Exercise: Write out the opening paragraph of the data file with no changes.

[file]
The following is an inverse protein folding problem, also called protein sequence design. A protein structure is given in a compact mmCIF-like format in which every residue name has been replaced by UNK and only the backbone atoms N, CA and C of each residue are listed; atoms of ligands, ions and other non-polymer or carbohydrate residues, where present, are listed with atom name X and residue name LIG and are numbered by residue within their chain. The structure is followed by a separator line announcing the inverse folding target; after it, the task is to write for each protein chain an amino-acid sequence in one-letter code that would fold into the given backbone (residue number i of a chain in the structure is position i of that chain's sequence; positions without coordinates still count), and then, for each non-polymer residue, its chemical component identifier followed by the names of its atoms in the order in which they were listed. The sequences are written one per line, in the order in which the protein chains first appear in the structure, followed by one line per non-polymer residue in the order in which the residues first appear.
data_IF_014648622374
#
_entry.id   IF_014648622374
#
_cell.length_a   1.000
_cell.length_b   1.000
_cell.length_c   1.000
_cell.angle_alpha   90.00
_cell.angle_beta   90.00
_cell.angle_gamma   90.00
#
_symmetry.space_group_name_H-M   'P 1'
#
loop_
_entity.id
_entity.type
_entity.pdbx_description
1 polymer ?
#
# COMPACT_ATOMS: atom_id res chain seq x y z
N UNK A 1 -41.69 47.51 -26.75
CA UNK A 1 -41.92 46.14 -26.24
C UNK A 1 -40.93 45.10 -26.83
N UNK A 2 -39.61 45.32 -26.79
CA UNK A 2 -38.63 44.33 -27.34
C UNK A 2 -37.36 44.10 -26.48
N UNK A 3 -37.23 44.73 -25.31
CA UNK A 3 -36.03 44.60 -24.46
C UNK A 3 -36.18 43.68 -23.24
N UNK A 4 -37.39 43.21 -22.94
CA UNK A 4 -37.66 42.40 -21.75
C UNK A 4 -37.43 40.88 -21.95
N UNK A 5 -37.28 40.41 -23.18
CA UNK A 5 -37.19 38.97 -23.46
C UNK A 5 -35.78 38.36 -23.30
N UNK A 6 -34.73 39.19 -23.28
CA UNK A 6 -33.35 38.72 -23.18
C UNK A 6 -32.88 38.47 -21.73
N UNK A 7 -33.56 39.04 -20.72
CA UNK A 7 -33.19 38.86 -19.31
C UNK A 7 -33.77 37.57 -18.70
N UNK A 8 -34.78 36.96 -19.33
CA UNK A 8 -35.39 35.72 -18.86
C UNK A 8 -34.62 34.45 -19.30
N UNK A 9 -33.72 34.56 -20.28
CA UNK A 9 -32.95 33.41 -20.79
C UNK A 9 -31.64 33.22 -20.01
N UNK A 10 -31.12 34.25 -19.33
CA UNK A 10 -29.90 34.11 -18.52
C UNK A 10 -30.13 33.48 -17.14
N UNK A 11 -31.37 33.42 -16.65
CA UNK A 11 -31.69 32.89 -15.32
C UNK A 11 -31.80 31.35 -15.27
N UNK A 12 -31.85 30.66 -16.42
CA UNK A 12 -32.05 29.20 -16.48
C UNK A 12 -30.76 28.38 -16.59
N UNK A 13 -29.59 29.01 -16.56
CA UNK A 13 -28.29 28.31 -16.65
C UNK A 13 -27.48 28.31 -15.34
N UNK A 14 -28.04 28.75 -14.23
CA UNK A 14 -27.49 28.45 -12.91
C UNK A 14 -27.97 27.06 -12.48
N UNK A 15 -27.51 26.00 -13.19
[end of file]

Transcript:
The following is an inverse protein folding problem, also called protein sequence design. A protein structure is given in a compact mmCIF-like format in which every residue name has been replaced by UNK and only the backbone atoms N, CA and C of each residue are listed; atoms of ligands, ions and other non-polymer or carbohydrate residues, where present, are listed with atom name X and residue name LIG and are numbered by residue within their chain. The structure is followed by a separator line announcing the inverse folding target; after it, the task is to write for each protein chain an amino-acid sequence in one-letter code that would fold into the given backbone (residue number i of a chain in the structure is position i of that chain's sequence; positions without coordinates still count), and then, for each non-polymer residue, its chemical component identifier followed by the names of its atoms in the order in which they were listed. The sequences are written one per line, in the order in which the protein chains first appear in the structure, followed by one line per non-polymer residue in the order in which the residues first appear.